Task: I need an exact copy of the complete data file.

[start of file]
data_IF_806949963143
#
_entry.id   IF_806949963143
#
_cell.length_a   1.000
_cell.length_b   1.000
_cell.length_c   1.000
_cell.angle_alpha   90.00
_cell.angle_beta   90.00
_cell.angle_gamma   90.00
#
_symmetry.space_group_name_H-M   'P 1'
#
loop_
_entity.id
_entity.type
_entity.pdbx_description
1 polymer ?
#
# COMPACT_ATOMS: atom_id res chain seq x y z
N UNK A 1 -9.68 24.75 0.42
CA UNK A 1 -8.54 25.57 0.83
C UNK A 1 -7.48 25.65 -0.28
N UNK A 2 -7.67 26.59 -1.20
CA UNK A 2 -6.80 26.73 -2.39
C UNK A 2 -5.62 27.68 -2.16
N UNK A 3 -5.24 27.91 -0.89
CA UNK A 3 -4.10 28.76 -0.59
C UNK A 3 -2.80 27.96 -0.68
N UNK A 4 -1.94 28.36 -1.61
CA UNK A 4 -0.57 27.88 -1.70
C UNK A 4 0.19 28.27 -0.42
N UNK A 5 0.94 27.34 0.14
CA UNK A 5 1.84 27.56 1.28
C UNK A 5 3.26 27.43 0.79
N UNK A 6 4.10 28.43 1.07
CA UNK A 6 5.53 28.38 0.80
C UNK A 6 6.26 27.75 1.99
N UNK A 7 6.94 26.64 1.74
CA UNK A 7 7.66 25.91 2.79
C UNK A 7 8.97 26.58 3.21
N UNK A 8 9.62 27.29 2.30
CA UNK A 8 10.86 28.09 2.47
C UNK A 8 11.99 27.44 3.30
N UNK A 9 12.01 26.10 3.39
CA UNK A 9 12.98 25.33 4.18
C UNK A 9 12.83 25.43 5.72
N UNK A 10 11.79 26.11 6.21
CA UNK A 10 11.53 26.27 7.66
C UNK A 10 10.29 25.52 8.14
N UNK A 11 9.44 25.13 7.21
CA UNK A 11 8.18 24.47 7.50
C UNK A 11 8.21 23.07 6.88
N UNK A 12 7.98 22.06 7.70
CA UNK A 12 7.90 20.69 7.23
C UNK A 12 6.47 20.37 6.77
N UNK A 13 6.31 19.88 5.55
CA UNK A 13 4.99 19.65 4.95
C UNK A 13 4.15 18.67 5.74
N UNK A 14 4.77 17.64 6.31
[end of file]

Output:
data_IF_806949963143
#
_entry.id   IF_806949963143
#
_cell.length_a   1.000
_cell.length_b   1.000
_cell.length_c   1.000
_cell.angle_alpha   90.00
_cell.angle_beta   90.00
_cell.angle_gamma   90.00
#
_symmetry.space_group_name_H-M   'P 1'
#
loop_
_entity.id
_entity.type
_entity.pdbx_description
1 polymer ?
#
# COMPACT_ATOMS: atom_id res chain seq x y z
N UNK A 1 -9.68 24.75 0.42
CA UNK A 1 -8.54 25.57 0.83
C UNK A 1 -7.48 25.65 -0.28
N UNK A 2 -7.67 26.59 -1.20
CA UNK A 2 -6.80 26.73 -2.39
C UNK A 2 -5.62 27.68 -2.16
N UNK A 3 -5.24 27.91 -0.89
CA UNK A 3 -4.10 28.76 -0.59
C UNK A 3 -2.80 27.96 -0.68
N UNK A 4 -1.94 28.36 -1.61
CA UNK A 4 -0.57 27.88 -1.70
C UNK A 4 0.19 28.27 -0.42
N UNK A 5 0.94 27.34 0.14
CA UNK A 5 1.84 27.56 1.28
C UNK A 5 3.26 27.43 0.79
N UNK A 6 4.10 28.43 1.07
CA UNK A 6 5.53 28.38 0.80
C UNK A 6 6.26 27.75 1.99
N UNK A 7 6.94 26.64 1.74
CA UNK A 7 7.66 25.91 2.79
C UNK A 7 8.97 26.58 3.21
N UNK A 8 9.62 27.29 2.30
CA UNK A 8 10.86 28.09 2.47
C UNK A 8 11.99 27.44 3.30
N UNK A 9 12.01 26.10 3.39
CA UNK A 9 12.98 25.33 4.18
C UNK A 9 12.83 25.43 5.72
N UNK A 10 11.79 26.11 6.21
CA UNK A 10 11.53 26.27 7.66
C UNK A 10 10.29 25.52 8.14
N UNK A 11 9.44 25.13 7.21
CA UNK A 11 8.18 24.47 7.50
C UNK A 11 8.21 23.07 6.88
N UNK A 12 7.98 22.06 7.70
CA UNK A 12 7.90 20.69 7.23
C UNK A 12 6.47 20.37 6.77
N UNK A 13 6.31 19.88 5.55
CA UNK A 13 4.99 19.65 4.95
C UNK A 13 4.15 18.67 5.74
N UNK A 14 4.77 17.64 6.31